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hello world "22" bye world

I need a regex that will work in bash that can get me the numbers between the quotes. The regex should match 22.


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What is a "regexp script"? This sounds a little like homework. –  Noufal Ibrahim May 28 '10 at 18:15
Nope ... I have 200 nodes and when I ask the web service for the node information it hits me with a 200 lines in which each has : nodeid = "x" bla bla bla nodeid = "x" bla bla bla nodeid = "x" bla bla bla nodeid = "x" bla bla bla I want to get each id between the quotes and send a reset command. –  MArio May 28 '10 at 18:40

4 Answers 4

up vote 0 down vote accepted

There are not really regexes in bash itself. There are however some programs that can use regexes, amongst them grep and sed.

grep's main functionality is to filter lines that match a given regex, ie you give it some data to stdin or a file and it prints the lines that match the regex.

sed does transform data. It doesn't just return the matching lines, you can tell it what to return with the s/regex/replacement/ command. The output part can contain references to groups (\x where x is the number of the group), if you specify the -r option.

So what we need is sed. Your input contains some stuff (^.*), a ", some digits ([0-9]+), a ", and some stuff (.*$). We later need to reference the digits, so we need to make the digits a group. So our complete matching regex is: ^.*"([0-9]+)".*$. We want to replace that with only the digits, so the replacement part is just \1.

Building the complete sed command is left as an exercise to you :-)

(Note that sed does not transform lines that don't match. If your input is only the line you provided above, that's fine. If there are other lines you'd like to silently skip, you need to specify the option -n (no automatic printing) and add a n to the end of the sed expression, which instructs it to print the line. That way it only prints the matching line(s).)

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"There are not really regexes in bash itself." - See the first example in my answer. There are really regexes in Bash itself. "Building the complete sed command is left as an exercise to you" - or you can see the second example in my answer for a complete sed command. –  Dennis Williamson May 28 '10 at 22:07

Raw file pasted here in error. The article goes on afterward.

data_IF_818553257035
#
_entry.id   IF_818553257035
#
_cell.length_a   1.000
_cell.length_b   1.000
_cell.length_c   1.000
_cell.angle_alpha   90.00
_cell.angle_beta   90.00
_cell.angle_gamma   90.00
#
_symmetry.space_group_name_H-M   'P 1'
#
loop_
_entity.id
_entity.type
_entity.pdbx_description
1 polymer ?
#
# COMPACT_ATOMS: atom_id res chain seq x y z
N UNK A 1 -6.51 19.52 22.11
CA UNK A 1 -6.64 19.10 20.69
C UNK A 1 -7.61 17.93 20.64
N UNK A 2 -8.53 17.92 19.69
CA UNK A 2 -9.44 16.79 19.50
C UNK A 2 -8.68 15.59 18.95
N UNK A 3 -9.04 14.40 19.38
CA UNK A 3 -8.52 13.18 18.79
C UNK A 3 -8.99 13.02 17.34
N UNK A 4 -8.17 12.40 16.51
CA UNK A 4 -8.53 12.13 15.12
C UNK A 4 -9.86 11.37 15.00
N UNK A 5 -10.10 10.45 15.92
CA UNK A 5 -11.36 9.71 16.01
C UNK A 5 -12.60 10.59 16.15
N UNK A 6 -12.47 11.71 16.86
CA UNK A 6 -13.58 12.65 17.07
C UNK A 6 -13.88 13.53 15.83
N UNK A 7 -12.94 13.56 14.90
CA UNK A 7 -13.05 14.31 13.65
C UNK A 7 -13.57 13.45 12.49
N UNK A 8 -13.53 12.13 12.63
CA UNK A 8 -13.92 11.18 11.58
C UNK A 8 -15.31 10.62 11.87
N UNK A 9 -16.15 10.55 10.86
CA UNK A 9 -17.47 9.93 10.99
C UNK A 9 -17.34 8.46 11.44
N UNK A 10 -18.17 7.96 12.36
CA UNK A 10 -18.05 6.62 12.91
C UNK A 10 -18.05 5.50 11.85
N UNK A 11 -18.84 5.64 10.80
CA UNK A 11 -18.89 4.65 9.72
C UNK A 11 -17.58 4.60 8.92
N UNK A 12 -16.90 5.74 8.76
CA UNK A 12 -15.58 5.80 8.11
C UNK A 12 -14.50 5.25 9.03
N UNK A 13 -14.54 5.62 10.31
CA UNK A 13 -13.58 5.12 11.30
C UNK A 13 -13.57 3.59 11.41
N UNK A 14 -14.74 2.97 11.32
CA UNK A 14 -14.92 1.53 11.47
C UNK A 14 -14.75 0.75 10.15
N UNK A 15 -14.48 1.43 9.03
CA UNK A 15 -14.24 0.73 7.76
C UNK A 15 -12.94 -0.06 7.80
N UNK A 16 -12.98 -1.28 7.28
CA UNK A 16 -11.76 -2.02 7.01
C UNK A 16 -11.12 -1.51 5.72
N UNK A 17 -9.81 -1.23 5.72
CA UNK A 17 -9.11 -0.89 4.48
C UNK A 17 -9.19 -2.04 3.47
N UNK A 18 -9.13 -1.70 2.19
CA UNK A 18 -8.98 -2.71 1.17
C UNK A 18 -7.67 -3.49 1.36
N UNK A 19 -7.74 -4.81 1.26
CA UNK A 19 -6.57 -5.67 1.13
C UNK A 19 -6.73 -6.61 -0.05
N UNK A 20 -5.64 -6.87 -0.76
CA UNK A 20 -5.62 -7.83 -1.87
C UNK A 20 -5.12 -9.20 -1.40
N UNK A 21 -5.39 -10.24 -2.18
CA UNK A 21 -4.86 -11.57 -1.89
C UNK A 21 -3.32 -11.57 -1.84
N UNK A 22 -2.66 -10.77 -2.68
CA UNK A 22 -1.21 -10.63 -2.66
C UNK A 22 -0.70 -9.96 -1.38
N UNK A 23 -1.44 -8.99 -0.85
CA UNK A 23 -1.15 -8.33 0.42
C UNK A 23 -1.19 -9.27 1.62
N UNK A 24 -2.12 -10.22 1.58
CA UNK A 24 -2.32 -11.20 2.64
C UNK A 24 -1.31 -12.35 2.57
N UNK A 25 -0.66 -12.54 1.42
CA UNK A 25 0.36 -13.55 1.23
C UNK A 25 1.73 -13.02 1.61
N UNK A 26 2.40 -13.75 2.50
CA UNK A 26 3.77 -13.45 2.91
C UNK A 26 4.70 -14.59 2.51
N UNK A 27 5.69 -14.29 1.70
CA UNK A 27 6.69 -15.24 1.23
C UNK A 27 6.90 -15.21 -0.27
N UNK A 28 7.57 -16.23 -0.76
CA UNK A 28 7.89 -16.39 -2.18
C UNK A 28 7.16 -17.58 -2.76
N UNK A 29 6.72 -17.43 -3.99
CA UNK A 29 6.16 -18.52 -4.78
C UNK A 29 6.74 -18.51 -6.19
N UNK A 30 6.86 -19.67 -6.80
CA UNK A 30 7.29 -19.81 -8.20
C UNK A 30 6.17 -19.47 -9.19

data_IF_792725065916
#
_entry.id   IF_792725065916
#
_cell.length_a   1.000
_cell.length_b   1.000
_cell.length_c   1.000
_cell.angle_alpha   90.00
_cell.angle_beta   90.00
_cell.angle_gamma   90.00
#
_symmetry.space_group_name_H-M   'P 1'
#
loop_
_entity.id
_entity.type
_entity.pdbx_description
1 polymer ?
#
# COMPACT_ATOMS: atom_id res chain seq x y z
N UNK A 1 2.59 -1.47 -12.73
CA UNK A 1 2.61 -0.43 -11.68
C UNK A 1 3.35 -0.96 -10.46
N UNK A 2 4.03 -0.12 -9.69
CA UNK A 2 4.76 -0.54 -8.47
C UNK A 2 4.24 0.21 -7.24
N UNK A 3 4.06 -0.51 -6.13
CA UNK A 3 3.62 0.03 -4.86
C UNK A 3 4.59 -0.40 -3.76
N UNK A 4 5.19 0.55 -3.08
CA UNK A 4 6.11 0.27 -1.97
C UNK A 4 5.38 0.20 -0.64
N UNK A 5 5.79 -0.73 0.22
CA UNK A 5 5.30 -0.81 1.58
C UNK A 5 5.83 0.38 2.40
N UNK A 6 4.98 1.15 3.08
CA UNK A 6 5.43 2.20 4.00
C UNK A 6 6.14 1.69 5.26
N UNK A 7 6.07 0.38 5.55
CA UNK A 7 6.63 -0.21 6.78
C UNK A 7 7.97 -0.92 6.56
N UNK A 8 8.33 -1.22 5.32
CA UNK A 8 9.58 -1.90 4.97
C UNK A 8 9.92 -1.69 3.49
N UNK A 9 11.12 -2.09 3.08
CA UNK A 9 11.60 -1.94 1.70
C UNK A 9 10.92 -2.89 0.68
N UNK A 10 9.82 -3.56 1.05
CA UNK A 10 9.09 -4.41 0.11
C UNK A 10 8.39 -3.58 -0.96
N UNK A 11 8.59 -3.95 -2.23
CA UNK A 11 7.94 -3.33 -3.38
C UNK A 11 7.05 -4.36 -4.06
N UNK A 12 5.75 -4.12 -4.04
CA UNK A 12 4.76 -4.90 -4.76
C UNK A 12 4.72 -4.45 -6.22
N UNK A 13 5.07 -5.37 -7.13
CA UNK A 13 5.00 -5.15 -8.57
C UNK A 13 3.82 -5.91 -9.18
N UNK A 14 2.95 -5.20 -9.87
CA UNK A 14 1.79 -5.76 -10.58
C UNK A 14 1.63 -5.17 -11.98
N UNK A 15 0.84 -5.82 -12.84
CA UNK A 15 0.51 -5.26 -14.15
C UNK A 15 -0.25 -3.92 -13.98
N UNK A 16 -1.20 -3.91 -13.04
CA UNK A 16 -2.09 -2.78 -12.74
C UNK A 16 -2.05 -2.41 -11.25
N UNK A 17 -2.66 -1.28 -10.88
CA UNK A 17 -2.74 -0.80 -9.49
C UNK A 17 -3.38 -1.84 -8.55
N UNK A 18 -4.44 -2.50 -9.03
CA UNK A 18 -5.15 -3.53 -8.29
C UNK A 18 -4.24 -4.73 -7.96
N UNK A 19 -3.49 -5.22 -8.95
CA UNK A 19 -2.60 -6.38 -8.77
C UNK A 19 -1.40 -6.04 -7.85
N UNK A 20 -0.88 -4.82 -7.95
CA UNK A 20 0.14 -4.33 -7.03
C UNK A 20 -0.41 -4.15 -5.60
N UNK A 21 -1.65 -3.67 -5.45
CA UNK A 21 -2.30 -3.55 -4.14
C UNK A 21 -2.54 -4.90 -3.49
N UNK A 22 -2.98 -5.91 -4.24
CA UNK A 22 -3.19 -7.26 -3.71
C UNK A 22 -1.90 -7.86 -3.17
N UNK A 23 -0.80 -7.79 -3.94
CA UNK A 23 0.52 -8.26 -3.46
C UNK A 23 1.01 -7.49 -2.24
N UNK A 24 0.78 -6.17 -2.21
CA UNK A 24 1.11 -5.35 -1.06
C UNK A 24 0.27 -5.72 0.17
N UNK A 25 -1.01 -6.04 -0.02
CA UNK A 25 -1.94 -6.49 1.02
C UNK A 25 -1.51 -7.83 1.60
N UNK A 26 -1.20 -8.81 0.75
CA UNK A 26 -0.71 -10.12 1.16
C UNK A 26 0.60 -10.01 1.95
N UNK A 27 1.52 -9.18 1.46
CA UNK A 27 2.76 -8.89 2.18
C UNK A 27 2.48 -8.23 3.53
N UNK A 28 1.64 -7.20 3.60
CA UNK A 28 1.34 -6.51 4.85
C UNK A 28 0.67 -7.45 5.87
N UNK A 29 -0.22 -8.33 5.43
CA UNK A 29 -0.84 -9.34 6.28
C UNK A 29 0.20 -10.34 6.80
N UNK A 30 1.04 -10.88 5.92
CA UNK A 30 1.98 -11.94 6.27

@Dennis Williamson: Yes, I didn't know that =~ thing works in bash. At the exercise: That was on purpose, I like people have to think themselves, too :) –  Marian May 28 '10 at 23:03

Hmm have you tried \"([0-9]+)\" ?

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nope this didn't work :( –  MArio May 28 '10 at 18:41
Could you explain how/why it doesn't work for you? It works for me, but you have to capture group 1 (assuming you can do that). You could try other variations, such as ^.*\"([0-9]+)\".*$. –  FrustratedWithFormsDesigner May 28 '10 at 19:21

In Bash >= 3.2:

while read -r line
    [[ $line =~ .*\"([0-9]+)\".* ]]
    echo "${BASH_REMATCH[1]}"
done < inputfile.txt

Same thing using sed so it's more portable:

while read -r line
    result=$(sed -n 's/.*\"\([0-9]\+\)\".*/\1/p')
    echo "$result"
done < inputfile.txt
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Why that result= / echo $result thing? –  Marian May 28 '10 at 19:04
@Marian: Just demonstrating saving the results to a variable for further processing. If you want it to go to the screen, just do sed ... by itself. In my first example, the result is automatically placed in a variable. I simply made the second parallel the functionality of the first. –  Dennis Williamson May 28 '10 at 22:04

Pure Bash, no Regex. Number is in array element 1.

IFS=\"    # input field separator is a double quote now

while read -a line ; do
  echo -e "${line[1]}"
done < "$infile"
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What's the -e for here? –  Dennis Williamson May 28 '10 at 22:08

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